How to tackle the Math PSLE paper
The Math PSLE paper is less than 24 hours away and our resident tutor shares some last minute tips on how to prepare your child for the paper
Worried about the Math paper? Don't worry, you're in good company - yes even parents too. No one has yet died from attempting a Math paper; in fact many have been known to do rather well. What's the secret of their success? We share with you some tips and tricks.
Paper 1 fundamentals
Paper 1 is made up of Booklet A and Booklet B and students are given 50 minutes to complete a total of 30 questions. Attempt all these questions. You need every opportunity you have to score as many points as possible. So watch that clock and don't get too preoccupied with any one sum. Of course, practice makes perfect and it helps if you have accuracy and familiarity in addition to speed.
Paper 2 pitfalls and how to avoid them
Home to the dreaded problem sums, Paper 2 contributes a total of 60 marks to the entire PSLE Maths Examination.The paper consists of 18 questions and students are required to complete Paper 2 within one hour and 40 minutes. Read the questions carefully before attempting to work out an answer! Here the the questions will attempt to trick you in order to test your powers of observation and comprehension skills in addition to your math prowess. So pace yourself and eyes wide open!
Pack your bag the day before the exam. Make sure you have your calculator, mathematical sets and stationery in order. You don’t want to panic and stress about not having the necessary instruments on the morning of the paper.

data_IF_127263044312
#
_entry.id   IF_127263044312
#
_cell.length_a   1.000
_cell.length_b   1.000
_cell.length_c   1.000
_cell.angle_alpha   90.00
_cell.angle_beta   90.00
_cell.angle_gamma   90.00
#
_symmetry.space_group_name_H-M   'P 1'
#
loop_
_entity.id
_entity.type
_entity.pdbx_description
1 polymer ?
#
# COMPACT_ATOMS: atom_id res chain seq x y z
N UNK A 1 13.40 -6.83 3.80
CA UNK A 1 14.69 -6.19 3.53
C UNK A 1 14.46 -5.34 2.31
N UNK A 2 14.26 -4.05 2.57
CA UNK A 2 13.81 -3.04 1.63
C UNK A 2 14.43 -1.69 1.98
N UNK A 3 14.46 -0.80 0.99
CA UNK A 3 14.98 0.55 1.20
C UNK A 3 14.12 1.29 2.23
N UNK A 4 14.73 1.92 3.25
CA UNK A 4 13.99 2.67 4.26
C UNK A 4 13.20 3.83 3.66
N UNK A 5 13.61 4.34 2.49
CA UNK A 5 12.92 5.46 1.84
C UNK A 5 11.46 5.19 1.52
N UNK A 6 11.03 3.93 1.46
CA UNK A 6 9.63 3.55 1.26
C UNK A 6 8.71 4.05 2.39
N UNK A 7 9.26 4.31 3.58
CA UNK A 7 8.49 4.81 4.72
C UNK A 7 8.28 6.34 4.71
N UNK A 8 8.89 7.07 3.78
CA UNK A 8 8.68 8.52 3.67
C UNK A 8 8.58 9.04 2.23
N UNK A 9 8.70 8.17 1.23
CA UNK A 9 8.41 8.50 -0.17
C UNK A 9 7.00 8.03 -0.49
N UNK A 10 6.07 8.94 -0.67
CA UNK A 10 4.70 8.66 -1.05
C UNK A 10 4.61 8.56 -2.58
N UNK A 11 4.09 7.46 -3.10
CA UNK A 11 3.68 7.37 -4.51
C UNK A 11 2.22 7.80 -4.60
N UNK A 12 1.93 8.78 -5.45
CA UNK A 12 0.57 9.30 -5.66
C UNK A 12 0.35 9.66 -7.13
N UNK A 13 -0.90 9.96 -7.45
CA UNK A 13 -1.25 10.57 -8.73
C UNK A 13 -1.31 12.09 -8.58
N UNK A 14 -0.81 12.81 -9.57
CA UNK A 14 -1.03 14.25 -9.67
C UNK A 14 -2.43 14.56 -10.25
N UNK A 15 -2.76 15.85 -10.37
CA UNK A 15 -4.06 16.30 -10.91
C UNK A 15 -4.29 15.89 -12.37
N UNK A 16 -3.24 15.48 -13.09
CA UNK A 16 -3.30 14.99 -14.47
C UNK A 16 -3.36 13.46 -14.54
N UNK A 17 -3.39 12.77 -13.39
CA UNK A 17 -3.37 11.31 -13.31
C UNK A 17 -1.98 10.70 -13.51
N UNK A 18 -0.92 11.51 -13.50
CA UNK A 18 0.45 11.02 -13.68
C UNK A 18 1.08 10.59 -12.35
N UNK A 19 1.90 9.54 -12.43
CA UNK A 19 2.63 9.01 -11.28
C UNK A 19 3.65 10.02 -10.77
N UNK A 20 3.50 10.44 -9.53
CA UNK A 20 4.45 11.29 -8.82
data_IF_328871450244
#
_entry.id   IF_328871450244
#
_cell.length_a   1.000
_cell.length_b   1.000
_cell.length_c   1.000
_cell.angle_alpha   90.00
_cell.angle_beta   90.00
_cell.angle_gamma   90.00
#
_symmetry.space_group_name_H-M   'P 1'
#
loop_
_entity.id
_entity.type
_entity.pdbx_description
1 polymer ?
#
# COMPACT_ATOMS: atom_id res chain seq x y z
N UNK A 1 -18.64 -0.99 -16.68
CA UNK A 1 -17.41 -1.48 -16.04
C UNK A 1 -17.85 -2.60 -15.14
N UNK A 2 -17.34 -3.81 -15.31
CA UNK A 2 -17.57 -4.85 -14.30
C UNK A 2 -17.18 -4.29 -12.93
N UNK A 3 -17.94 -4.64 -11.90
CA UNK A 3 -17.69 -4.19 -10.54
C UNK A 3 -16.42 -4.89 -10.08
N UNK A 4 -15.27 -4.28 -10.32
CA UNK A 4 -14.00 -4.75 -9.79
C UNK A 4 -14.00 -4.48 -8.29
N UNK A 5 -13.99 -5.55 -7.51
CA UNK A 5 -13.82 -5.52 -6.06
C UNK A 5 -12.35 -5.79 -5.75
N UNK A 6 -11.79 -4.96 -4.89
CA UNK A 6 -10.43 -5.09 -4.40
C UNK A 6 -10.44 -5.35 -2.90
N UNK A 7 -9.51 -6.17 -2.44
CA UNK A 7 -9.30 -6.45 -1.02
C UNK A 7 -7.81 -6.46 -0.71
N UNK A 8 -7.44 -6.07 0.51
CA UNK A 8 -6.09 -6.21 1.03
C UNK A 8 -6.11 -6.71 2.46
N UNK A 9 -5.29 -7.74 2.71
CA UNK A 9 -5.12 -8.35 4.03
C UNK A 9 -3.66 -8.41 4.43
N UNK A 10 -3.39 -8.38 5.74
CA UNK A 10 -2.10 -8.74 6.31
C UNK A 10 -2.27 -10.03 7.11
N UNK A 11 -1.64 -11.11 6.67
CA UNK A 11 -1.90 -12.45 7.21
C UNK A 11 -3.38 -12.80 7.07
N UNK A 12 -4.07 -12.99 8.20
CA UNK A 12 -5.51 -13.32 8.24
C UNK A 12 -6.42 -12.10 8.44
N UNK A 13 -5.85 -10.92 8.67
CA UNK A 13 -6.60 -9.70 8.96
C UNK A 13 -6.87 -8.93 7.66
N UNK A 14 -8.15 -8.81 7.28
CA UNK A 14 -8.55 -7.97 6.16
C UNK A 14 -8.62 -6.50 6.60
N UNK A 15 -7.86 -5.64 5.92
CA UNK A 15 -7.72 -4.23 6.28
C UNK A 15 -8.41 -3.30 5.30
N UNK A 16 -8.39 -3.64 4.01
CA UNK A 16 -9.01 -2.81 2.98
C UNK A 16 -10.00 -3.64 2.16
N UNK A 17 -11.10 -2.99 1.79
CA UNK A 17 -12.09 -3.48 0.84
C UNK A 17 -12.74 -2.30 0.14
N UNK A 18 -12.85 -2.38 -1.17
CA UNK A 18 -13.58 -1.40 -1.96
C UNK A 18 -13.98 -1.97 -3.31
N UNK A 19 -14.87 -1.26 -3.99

Know your formulas
Memorise your formulas and know your basic concepts. Once you get the paper, write down the formulas on the front page, so you can always refer to them while checking and won't waste time recalling.
If Math is not your strongest subject, skim the paper and work on the topics/questions that you are most familiar with to build up confidence during the exam. This will mentally prepare you for the tougher questions. This method also saves time - and nerves.
Each problem sum will give you a lot of information, so underline those that are relevant to the question you need to answer.
Do all working for problem sums on the paper itself as examiners will award marks for calculation. This is known as "method marks" and is especially important for problem sums that can have up to five marks each. Even if you don’t know how to answer the question, just do the calculations, as you might still get marks for your working.
Check, check, check
Check and double-check your work and write as legibly as possible to minimise careless mistakes. Careless mistakes are the bane of every math student so don't get caught out by them.
Watch the clock
Don’t spend more than two minutes on a question the first time round. If you are stuck at a particular question, move on to the next one. This allows you to attempt all questions instead of not completing the paper due to a lack of time.
Also take note of the marks allocated for each question, as this will give you a gauge of how much calculation and working needs to be done as well as how much time you should spend on the question.
Look out for common mistakes
Don’t forget to convert your units. There will be questions that state multiple units to trick you out, for example, 10m and 20cm. Make sure that you convert the measurements into one basic unit to avoid miscalculation.
The need for speed
For questions on speed, it is important to focus on the unit of measurement required. It is also better to use fractions instead of decimals because calculations using fractions are usually easier.
All the best for your PSLE!